One-party rule

ONE-PARTY RULE…. There seems to be a few problems with Fred Hiatt’s latest column.

For moderate voters clinging to some faith in government, the question over the past two decades of mostly two-party rule was: Can’t Washington do anything?

Now, with one party pretty much in control, the question has become both more hopeful and more anxious: Will Washington do anything responsibly?

Actually, describing the past two decades as “mostly two-party rule” doesn’t quite capture the Bush-Cheney era. In the four years spanning 2003 to 2006, Republicans ran the whole show. In Bush’s first two years in office, there was a GOP majority in the House, and a narrowly divided Senate.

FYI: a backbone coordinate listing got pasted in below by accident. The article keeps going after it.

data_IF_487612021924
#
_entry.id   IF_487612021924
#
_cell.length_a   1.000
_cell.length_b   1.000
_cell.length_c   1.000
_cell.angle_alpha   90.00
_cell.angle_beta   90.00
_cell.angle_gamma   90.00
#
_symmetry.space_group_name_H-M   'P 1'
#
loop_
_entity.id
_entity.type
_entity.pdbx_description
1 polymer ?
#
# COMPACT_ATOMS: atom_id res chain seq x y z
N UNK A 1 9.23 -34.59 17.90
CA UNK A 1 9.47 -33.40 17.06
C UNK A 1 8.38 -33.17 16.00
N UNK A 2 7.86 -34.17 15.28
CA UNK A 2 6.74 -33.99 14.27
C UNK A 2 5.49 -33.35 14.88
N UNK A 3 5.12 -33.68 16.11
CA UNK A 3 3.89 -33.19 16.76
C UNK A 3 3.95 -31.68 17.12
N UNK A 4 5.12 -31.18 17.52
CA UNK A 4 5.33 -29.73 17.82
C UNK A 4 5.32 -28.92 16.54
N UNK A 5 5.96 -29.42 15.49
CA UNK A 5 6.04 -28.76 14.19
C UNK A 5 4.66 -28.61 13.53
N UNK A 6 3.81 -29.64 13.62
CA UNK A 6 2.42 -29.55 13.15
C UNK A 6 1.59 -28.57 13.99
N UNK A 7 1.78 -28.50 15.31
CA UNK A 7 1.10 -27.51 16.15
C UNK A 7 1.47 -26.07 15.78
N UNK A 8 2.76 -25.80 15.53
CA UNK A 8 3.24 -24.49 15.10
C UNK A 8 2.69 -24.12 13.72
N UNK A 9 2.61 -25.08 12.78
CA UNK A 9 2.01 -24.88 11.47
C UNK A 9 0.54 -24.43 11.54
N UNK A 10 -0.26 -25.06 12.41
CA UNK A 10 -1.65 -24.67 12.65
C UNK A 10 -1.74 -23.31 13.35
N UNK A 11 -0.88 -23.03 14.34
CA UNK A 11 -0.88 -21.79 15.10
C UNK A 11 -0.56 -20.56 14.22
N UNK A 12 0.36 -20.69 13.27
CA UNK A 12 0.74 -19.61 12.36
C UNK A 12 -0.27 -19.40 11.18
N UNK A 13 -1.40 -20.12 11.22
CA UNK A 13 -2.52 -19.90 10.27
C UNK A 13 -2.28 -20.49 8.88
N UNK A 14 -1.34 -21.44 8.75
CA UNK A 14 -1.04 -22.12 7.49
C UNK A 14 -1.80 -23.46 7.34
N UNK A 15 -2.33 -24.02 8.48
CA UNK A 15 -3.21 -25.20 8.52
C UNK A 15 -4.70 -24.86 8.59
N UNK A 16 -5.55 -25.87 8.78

For that matter, asking whether Washington can “do anything” is also the wrong question to consider of the Bush-Cheney era. The problem wasn’t constant gridlock, the problem was the policy agenda that the White House had very little trouble passing. Indeed, for the first six years of Bush’s presidency, gridlock wasn’t much of a problem at all — the administration tended to get what it wanted. The result was a mess because those Republican policies didn’t work.

Now Hiatt’s worried about Democrats being irresponsible?

He added:

Now, it isn’t easy being a responsible majority when much of your opposition won’t even admit there’s a problem (as in climate change) or remains less interested in solutions than in grist for 30-second commercials warning of higher taxes or socialized medicine. If it turns out this government can’t fashion workable solutions and pay for them, it won’t be the fault of Democrats alone. But let’s hope it doesn’t come to that.

Yes, let’s hope, but let’s also take a moment to note that the Democratic majority is dealing with a legislative dynamic never before seen in American history — a congressional minority that has no qualms about filibustering practically every single measure that reaches the floor of the Senate.